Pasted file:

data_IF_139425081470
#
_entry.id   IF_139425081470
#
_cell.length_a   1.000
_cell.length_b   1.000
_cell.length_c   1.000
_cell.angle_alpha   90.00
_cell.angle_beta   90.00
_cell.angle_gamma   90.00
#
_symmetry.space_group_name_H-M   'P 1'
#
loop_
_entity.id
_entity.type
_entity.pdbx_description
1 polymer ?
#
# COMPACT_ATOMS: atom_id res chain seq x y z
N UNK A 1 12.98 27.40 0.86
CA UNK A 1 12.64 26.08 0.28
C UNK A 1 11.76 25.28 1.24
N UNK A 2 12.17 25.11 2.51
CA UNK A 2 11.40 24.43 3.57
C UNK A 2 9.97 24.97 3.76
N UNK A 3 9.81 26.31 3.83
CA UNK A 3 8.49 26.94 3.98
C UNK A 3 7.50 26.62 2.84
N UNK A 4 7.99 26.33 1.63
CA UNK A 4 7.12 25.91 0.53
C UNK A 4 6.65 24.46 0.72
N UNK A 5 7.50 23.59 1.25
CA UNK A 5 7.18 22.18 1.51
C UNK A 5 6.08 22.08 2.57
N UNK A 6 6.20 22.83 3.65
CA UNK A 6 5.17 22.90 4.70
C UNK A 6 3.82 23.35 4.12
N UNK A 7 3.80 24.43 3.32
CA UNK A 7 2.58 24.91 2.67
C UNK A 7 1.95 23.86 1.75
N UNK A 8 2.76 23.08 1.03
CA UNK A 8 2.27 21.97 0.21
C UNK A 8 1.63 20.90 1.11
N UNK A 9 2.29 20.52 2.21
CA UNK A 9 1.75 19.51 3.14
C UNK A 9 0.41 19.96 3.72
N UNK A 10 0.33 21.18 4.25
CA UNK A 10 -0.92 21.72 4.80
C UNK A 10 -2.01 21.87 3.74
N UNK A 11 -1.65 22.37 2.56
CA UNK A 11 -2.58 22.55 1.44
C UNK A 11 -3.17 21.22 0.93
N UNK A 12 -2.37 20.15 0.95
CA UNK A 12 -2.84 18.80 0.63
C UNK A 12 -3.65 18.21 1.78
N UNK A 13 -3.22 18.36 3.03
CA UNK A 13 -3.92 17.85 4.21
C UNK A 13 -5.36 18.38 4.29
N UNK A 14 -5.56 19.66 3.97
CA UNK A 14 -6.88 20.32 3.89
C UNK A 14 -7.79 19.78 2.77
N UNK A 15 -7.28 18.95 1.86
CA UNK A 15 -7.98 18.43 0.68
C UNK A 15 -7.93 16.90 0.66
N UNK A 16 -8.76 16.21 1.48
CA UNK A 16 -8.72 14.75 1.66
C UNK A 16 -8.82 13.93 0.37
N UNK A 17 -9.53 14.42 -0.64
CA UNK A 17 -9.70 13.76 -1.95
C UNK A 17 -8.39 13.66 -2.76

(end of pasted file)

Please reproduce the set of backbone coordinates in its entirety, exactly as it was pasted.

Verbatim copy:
data_IF_139425081470
#
_entry.id   IF_139425081470
#
_cell.length_a   1.000
_cell.length_b   1.000
_cell.length_c   1.000
_cell.angle_alpha   90.00
_cell.angle_beta   90.00
_cell.angle_gamma   90.00
#
_symmetry.space_group_name_H-M   'P 1'
#
loop_
_entity.id
_entity.type
_entity.pdbx_description
1 polymer ?
#
# COMPACT_ATOMS: atom_id res chain seq x y z
N UNK A 1 12.98 27.40 0.86
CA UNK A 1 12.64 26.08 0.28
C UNK A 1 11.76 25.28 1.24
N UNK A 2 12.17 25.11 2.51
CA UNK A 2 11.40 24.43 3.57
C UNK A 2 9.97 24.97 3.76
N UNK A 3 9.81 26.31 3.83
CA UNK A 3 8.49 26.94 3.98
C UNK A 3 7.50 26.62 2.84
N UNK A 4 7.99 26.33 1.63
CA UNK A 4 7.12 25.91 0.53
C UNK A 4 6.65 24.46 0.72
N UNK A 5 7.50 23.59 1.25
CA UNK A 5 7.18 22.18 1.51
C UNK A 5 6.08 22.08 2.57
N UNK A 6 6.20 22.83 3.65
CA UNK A 6 5.17 22.90 4.70
C UNK A 6 3.82 23.35 4.12
N UNK A 7 3.80 24.43 3.32
CA UNK A 7 2.58 24.91 2.67
C UNK A 7 1.95 23.86 1.75
N UNK A 8 2.76 23.08 1.03
CA UNK A 8 2.27 21.97 0.21
C UNK A 8 1.63 20.90 1.11
N UNK A 9 2.29 20.52 2.21
CA UNK A 9 1.75 19.51 3.14
C UNK A 9 0.41 19.96 3.72
N UNK A 10 0.33 21.18 4.25
CA UNK A 10 -0.92 21.72 4.80
C UNK A 10 -2.01 21.87 3.74
N UNK A 11 -1.65 22.37 2.56
CA UNK A 11 -2.58 22.55 1.44
C UNK A 11 -3.17 21.22 0.93
N UNK A 12 -2.37 20.15 0.95
CA UNK A 12 -2.84 18.80 0.63
C UNK A 12 -3.65 18.21 1.78
N UNK A 13 -3.22 18.36 3.03
CA UNK A 13 -3.92 17.85 4.21
C UNK A 13 -5.36 18.38 4.29
N UNK A 14 -5.56 19.66 3.97
CA UNK A 14 -6.88 20.32 3.89
C UNK A 14 -7.79 19.78 2.77
N UNK A 15 -7.28 18.95 1.86
CA UNK A 15 -7.98 18.43 0.68
C UNK A 15 -7.93 16.90 0.66
N UNK A 16 -8.76 16.21 1.48
CA UNK A 16 -8.72 14.75 1.66
C UNK A 16 -8.82 13.93 0.37
N UNK A 17 -9.53 14.42 -0.64
CA UNK A 17 -9.70 13.76 -1.95
C UNK A 17 -8.39 13.66 -2.76